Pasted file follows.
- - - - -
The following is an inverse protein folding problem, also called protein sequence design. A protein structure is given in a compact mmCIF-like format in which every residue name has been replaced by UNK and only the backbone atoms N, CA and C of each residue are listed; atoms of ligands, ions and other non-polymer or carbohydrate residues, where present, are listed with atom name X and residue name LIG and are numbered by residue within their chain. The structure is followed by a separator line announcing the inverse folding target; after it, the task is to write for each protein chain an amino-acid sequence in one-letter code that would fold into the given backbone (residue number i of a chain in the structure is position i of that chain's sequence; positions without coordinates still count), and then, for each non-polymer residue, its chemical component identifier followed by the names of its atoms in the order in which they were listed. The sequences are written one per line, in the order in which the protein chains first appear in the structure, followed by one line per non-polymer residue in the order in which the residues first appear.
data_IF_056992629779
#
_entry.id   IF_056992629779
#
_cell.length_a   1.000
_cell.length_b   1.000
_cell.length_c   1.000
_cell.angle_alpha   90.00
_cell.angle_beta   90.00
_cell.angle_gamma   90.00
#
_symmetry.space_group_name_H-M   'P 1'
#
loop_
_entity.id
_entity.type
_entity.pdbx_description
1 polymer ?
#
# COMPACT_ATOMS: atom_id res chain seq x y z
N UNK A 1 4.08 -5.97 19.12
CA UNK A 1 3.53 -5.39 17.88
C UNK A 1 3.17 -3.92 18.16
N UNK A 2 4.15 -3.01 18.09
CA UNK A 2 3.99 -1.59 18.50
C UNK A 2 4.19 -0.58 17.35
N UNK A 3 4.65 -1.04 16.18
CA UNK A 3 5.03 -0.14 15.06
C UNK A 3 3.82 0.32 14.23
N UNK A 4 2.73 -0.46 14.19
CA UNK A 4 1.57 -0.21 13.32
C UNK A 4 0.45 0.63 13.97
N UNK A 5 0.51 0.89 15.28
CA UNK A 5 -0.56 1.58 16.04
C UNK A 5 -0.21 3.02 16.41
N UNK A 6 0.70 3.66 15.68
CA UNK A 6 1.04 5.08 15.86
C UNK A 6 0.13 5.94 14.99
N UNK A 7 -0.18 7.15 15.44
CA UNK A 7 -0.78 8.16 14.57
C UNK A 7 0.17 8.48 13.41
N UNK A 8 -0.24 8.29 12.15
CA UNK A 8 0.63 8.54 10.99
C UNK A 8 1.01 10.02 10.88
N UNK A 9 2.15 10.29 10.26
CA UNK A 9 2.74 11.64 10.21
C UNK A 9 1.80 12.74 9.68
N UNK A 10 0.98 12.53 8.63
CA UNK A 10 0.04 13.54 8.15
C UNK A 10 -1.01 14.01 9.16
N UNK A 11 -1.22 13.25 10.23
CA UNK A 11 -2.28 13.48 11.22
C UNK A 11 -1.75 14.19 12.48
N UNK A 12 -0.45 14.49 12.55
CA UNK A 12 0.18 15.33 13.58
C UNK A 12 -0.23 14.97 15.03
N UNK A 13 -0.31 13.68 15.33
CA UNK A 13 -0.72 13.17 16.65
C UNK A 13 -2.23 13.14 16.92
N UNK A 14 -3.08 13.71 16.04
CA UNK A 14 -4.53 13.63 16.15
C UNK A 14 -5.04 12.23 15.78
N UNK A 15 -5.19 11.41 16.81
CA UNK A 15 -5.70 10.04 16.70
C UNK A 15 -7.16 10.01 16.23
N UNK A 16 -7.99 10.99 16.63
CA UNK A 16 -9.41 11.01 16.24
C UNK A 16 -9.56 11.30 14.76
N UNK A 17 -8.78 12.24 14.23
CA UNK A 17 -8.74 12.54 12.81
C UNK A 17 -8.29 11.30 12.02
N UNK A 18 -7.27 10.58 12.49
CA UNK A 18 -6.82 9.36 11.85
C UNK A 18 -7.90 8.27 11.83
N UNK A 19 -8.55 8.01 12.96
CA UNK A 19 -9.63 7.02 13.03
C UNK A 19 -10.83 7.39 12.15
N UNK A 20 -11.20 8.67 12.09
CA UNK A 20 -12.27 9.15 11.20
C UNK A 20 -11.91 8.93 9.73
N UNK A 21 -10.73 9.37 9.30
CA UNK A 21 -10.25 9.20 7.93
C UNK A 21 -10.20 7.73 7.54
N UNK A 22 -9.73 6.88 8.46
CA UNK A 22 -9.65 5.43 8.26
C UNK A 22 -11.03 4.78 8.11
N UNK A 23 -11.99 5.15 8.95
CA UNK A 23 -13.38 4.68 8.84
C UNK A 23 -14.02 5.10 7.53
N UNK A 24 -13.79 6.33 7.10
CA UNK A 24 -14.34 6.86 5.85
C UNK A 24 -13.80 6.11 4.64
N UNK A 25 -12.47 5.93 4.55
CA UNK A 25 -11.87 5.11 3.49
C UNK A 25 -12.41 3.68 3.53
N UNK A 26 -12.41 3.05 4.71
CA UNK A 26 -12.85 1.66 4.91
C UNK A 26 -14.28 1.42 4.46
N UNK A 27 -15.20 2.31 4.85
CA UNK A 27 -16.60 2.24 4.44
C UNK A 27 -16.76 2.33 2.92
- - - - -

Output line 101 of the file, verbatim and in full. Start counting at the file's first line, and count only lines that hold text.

CA UNK A 27 -16.60 2.24 4.44